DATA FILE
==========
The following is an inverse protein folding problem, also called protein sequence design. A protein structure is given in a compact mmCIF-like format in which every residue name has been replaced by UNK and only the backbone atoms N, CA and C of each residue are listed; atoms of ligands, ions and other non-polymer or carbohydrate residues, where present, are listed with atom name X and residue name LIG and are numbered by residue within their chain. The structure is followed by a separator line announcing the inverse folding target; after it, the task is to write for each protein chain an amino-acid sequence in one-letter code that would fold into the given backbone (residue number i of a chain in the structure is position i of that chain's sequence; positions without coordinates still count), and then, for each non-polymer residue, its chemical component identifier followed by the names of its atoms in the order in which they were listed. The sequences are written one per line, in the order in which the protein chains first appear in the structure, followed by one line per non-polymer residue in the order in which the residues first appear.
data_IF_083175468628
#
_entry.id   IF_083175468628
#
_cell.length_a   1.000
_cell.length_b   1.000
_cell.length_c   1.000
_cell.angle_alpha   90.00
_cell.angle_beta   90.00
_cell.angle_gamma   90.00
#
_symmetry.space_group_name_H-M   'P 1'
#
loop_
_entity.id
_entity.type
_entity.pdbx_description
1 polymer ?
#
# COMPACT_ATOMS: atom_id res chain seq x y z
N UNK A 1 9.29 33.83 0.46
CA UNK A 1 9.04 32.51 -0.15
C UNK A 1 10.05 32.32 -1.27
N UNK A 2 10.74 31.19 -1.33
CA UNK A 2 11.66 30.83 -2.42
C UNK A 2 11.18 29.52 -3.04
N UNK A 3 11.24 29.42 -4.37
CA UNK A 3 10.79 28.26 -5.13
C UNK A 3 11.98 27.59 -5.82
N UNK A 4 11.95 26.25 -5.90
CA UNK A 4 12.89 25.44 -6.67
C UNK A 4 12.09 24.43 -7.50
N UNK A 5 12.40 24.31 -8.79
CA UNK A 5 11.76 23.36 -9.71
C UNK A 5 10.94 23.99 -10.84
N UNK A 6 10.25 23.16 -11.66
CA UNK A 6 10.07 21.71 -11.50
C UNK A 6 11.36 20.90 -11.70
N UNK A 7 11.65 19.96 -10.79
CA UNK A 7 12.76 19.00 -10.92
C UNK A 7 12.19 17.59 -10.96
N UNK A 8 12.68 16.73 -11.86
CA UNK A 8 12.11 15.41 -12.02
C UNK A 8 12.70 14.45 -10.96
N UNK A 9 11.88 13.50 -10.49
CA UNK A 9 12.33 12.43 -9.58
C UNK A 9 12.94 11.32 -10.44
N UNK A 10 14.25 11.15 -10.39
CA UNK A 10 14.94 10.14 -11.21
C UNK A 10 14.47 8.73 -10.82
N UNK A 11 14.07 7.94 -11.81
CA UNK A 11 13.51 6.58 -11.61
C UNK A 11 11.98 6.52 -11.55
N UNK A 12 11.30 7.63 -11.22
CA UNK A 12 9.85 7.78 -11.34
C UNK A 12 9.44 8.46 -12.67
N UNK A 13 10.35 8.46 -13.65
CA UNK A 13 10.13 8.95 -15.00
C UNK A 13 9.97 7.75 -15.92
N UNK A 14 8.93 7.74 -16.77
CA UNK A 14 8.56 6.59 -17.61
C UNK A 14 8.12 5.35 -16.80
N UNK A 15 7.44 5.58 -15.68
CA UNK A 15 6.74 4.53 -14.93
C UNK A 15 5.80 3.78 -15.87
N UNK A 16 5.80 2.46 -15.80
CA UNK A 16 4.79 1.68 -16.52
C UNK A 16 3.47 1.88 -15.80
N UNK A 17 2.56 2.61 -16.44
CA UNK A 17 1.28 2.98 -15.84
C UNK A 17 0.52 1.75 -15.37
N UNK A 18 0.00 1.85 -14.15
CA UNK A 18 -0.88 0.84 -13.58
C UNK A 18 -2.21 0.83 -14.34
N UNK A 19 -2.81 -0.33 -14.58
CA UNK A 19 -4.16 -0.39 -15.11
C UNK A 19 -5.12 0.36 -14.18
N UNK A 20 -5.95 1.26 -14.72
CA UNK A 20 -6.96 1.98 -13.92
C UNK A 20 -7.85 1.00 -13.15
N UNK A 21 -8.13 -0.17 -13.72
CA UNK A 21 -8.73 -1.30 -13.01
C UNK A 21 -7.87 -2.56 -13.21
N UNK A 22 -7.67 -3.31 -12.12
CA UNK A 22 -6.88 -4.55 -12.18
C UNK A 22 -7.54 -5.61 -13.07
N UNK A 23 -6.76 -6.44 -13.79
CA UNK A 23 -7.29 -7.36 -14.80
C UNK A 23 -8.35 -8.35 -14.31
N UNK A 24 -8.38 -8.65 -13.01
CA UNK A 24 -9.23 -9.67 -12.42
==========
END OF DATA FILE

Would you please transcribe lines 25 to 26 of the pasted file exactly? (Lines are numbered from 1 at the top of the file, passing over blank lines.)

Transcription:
N UNK A 2 10.74 31.19 -1.33
CA UNK A 2 11.66 30.83 -2.42